Parliamentary Panel Concerned Over Doklam Infrastructure
NEW DELHI: The Parliamentary Committee on External Affairs has expressed its concern that Chinese infrastructure built uncomfortably close to the tri-junction at Doklam has not yet been dismantled.
In its 22nd report on “Sino-India Relations, including Doklam, Border Situation and Cooperation’’ presented to the Lok Sabha Speaker Sumitra Mahajan on September 4, the 30-member Committee termed the uncalled for Chinese intrusion at Doklam during 2017 summer as a “blatant but unsuccessful attempt to unilaterally change the status-quo.’’
It noted that the Chinese attempt was to change the status quo “by shifting the India, Bhutan, China tri-junction from Batang La to Gyomochen, thereby seriously affecting India’s security interests by enhancing China’s ability to dominate the vulnerable Siliguri corridor.’’
The Parliamentary Committee, headed by senior Congress leader Shashi Tharoor, a former Minister of State for External Affairs, observed that Chinese actions were in clear violation of the 1988 and 1998 agreements between Bhutan and China which stipulated no change in the status quo while boundary negotiations were still in progress.
“Doklam was not a sovereignty issue for India, as the disputed territory was Bhutanese, but nevertheless it was a major security challenge for us,’’ the Committee noted in its report.
The panel put on record their highest appreciation for the brave and timely action of Indian security forces which checked the PLA troops from continuing with their road construction activity in South Doklam. The Committee also appreciated the skilful diplomatic efforts of the External Affairs Ministry due to which the stand-off was defused without bloodshed.
Noting that during the entire period of the face-off situation at Doklam, India maintained close consultations and coordination with Bhutan at various levels and between various agencies, the Committee said it attests to the enduring and time tested relations between India and Bhutan.
From the specific deliberations held about road construction activities in Doklam area, the Committee concluded that it was not the first time that PLA troops entered the Doklam area.
“As the Doklam area is a disputed territory between Bhutan and China, PLA has been crossing the Batang La- Meruga La- Sinchela Ridge Line over the years and making ingress into the Bhutanese territory. But this time, the PLA came with the objective of changing the status quo because they came in substantial numbers and brought along construction equipment with them,’’ it said in the report.
The Committee was informed that Chinese had built the track across the Batang La- Meruga La- Sinchela 22 Ridge Line over the last 25 years. It was because of this track that they were able to reach the face-off site. It is clear to the Committee that the PLA took advantage of the absence of the Bhutanese troops at Batangla- Meruga La- Sinchela Ridge Line which is Bhutan’s sovereign territory.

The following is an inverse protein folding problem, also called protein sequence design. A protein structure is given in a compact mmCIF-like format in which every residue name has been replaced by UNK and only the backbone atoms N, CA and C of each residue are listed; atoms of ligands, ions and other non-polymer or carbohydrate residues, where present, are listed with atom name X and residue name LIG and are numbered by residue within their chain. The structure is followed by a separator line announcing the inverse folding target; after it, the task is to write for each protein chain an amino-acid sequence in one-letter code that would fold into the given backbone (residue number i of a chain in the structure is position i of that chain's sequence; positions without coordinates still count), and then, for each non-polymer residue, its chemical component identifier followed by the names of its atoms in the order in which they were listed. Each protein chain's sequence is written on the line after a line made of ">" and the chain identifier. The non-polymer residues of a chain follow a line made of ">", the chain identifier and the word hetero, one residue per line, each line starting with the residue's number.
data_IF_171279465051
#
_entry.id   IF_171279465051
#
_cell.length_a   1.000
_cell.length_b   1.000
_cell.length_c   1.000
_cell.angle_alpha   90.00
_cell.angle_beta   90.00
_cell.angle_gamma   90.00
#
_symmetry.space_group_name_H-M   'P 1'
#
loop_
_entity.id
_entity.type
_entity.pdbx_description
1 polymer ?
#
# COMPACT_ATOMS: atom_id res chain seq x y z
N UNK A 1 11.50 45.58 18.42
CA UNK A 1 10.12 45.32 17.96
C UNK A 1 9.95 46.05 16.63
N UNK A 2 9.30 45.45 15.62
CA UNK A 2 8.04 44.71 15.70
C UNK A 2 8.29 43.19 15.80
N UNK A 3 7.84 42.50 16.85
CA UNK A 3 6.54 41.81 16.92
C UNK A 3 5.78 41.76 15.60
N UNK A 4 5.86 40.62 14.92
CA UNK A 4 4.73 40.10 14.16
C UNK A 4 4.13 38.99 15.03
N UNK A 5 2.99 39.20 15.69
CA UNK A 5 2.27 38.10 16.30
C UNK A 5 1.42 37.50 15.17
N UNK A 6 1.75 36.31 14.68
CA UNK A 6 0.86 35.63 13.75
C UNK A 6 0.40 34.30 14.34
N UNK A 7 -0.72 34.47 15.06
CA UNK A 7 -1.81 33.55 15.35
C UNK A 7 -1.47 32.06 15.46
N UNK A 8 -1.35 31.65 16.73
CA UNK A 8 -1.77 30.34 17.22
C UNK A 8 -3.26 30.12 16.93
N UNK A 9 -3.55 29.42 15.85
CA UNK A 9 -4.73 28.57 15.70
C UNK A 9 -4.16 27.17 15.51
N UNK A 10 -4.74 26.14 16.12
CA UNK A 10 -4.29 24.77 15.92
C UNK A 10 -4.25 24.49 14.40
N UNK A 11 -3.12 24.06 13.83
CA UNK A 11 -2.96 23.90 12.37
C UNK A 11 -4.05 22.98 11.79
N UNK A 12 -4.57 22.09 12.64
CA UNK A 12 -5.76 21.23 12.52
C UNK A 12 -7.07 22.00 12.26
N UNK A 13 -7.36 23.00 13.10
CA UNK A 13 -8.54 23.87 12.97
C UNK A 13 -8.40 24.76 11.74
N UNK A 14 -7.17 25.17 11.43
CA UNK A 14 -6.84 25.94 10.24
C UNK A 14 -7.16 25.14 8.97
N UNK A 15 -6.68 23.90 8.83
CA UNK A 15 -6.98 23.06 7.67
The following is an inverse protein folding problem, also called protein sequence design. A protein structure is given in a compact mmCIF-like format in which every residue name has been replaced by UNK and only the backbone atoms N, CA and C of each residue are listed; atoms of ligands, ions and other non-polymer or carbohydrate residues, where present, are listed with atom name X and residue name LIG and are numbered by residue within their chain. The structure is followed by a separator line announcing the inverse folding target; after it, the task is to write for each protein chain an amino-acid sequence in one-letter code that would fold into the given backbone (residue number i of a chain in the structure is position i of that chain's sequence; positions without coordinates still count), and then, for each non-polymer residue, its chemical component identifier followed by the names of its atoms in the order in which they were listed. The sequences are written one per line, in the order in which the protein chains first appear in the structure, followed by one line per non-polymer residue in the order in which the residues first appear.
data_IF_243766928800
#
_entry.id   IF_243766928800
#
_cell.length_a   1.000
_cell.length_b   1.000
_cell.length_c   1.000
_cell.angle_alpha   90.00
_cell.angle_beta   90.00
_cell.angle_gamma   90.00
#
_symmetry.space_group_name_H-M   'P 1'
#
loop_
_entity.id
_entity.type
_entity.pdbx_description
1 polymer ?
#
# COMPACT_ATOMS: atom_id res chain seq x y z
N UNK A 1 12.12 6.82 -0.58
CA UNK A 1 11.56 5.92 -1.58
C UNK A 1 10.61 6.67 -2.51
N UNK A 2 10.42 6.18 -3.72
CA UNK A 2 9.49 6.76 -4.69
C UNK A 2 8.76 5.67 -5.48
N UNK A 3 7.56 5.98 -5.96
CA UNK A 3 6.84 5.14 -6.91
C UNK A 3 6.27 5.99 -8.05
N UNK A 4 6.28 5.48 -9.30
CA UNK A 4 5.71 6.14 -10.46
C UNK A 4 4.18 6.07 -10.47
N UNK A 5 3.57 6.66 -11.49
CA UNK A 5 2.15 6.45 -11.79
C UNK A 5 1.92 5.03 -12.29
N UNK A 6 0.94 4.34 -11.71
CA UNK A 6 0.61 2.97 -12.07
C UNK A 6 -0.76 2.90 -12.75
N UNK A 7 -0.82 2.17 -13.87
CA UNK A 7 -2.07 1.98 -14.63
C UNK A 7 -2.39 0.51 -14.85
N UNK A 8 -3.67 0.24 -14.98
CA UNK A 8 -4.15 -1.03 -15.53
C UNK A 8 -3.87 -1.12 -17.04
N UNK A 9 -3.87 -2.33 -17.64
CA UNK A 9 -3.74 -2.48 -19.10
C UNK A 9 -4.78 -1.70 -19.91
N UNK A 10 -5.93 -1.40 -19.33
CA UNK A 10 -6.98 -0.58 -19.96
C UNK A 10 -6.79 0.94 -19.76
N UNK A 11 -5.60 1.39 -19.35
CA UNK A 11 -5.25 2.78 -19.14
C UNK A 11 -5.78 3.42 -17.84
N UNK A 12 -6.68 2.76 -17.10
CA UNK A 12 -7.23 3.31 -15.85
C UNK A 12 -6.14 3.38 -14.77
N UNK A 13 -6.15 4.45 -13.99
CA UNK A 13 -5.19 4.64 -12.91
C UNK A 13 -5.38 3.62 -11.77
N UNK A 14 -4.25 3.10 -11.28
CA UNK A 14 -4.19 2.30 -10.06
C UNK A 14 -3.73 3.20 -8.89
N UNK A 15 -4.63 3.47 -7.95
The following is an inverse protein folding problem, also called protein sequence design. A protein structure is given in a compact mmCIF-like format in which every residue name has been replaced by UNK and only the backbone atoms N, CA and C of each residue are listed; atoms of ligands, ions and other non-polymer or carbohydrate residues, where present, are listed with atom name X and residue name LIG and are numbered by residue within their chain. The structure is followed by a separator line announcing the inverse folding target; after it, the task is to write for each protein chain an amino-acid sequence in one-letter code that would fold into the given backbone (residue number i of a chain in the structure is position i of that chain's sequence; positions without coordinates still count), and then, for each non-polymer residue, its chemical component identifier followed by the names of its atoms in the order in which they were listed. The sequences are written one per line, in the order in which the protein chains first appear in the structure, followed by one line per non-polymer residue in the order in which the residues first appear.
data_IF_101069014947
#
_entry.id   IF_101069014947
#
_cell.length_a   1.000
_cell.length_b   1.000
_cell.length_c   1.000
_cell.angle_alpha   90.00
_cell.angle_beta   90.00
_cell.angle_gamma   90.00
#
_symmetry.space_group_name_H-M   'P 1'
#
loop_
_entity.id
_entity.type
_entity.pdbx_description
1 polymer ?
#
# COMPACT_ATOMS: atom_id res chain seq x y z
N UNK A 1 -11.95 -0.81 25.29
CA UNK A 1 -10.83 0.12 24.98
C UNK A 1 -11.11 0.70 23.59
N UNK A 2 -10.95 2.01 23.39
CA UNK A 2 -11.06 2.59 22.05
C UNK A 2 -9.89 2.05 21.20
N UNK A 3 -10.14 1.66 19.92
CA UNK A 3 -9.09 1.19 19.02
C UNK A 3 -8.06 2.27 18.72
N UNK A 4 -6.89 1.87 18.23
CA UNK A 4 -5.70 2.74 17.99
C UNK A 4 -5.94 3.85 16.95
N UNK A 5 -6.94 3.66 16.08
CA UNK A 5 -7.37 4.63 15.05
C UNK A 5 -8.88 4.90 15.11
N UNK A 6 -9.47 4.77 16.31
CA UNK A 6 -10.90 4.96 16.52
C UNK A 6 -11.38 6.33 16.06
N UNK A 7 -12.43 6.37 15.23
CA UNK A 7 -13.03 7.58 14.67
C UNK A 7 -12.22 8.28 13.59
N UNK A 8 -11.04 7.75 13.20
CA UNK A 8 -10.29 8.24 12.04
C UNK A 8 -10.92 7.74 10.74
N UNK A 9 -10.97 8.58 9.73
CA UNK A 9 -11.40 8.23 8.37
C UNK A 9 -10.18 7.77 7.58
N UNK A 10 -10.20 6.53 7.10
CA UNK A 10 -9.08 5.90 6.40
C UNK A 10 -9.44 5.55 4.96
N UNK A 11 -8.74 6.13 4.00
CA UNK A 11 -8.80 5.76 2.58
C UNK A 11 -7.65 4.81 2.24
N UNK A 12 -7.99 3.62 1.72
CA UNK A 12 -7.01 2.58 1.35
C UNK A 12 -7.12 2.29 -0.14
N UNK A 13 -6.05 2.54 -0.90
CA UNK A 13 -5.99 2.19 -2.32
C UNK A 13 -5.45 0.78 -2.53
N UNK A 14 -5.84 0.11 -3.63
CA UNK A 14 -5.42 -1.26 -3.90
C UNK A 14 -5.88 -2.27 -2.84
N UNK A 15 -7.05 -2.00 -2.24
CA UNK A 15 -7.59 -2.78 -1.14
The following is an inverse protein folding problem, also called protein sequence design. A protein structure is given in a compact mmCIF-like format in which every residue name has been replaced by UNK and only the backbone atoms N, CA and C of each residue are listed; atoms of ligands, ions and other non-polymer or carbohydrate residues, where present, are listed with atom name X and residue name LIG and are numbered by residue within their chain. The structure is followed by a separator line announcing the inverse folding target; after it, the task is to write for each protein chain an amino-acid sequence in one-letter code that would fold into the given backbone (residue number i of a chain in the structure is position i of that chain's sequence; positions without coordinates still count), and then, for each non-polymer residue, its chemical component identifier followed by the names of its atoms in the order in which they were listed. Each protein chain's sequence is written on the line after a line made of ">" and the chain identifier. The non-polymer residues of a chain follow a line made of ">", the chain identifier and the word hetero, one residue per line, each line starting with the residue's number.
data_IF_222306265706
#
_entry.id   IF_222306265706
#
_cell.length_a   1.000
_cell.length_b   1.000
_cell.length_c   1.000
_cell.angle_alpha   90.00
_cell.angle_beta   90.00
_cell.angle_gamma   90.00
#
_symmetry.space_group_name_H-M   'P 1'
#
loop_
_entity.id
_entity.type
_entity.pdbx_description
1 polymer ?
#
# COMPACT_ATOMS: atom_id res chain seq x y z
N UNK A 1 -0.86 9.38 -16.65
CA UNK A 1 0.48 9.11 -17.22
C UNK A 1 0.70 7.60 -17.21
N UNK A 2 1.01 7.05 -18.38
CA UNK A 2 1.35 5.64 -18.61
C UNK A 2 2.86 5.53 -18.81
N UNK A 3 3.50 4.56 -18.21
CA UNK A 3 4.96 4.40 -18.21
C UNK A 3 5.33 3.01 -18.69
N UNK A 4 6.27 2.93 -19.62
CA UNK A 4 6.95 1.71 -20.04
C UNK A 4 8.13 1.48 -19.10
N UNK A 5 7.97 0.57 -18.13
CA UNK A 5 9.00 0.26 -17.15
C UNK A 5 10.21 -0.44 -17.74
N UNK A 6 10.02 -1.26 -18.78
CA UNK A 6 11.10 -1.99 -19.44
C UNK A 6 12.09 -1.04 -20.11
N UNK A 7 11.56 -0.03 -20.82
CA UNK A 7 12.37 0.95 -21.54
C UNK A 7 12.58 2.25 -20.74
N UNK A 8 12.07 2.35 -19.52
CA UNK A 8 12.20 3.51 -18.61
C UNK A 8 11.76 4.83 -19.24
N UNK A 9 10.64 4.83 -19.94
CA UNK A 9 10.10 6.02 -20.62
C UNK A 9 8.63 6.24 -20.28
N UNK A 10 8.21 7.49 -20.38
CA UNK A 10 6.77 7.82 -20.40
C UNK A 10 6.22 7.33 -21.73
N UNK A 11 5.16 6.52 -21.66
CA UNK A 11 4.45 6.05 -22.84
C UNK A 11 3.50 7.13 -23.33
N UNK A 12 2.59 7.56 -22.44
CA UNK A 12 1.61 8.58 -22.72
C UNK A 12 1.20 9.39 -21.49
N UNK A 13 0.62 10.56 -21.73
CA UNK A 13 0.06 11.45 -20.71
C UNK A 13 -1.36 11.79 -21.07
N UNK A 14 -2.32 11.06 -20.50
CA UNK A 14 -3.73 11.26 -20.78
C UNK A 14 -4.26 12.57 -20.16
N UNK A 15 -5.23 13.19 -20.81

The Committee recommended that India should constantly engage with Bhutan on the subject of North Doklam so as to dissuade the PLA from making direct ingress into Southern Doklam in future and trying to shift the tri-junction point southwards.
When asked by the Committee during the course of the briefing to point out some takeaways from the Doklam incident, Foreign Secretary Vijay Gokhale stated on February 22, 2018: “This was perhaps the most serious border tension in a long time and by far the longest face-off that we have had with China, with very sharp political rhetoric by the Chinese side. However, both sides were able to resolve matters through dialogue.’’
On being asked to provide the views of the Ministry of Defence on Doklam, the Defence Secretary Sanjay Mitra during the course of evidence on the same day said that he agreed with the Foreign Secretary’s views that the Doklam incident was an attempt to change the status quo.
“We made it clear that the road would not be constructed and further progress towards Torsa Nala and Zompelri Ridge was not to be permitted. There was a standoff after 72-day faceoff. The planned road could not be constructed and both forces were disengaged at the faceoff site. This is essentially due to very mature and considered view by the Defence Forces as well as from the diplomatic engagement. Other than that, at this point, the status quo continued, forces were disengaged and we have consolidated our presence on our own side of the border to counter any contingency. We are continuously monitoring the Chinese activities in the area and we are well prepared to respond to any contingency,’’ the Defence Secretary told the Committee.
On the basis of India’s diplomatic communication with China, the issue was eventually resolved with the disengagement of border personnel at the face-off site at Doklam on August 28, 2017, the report said.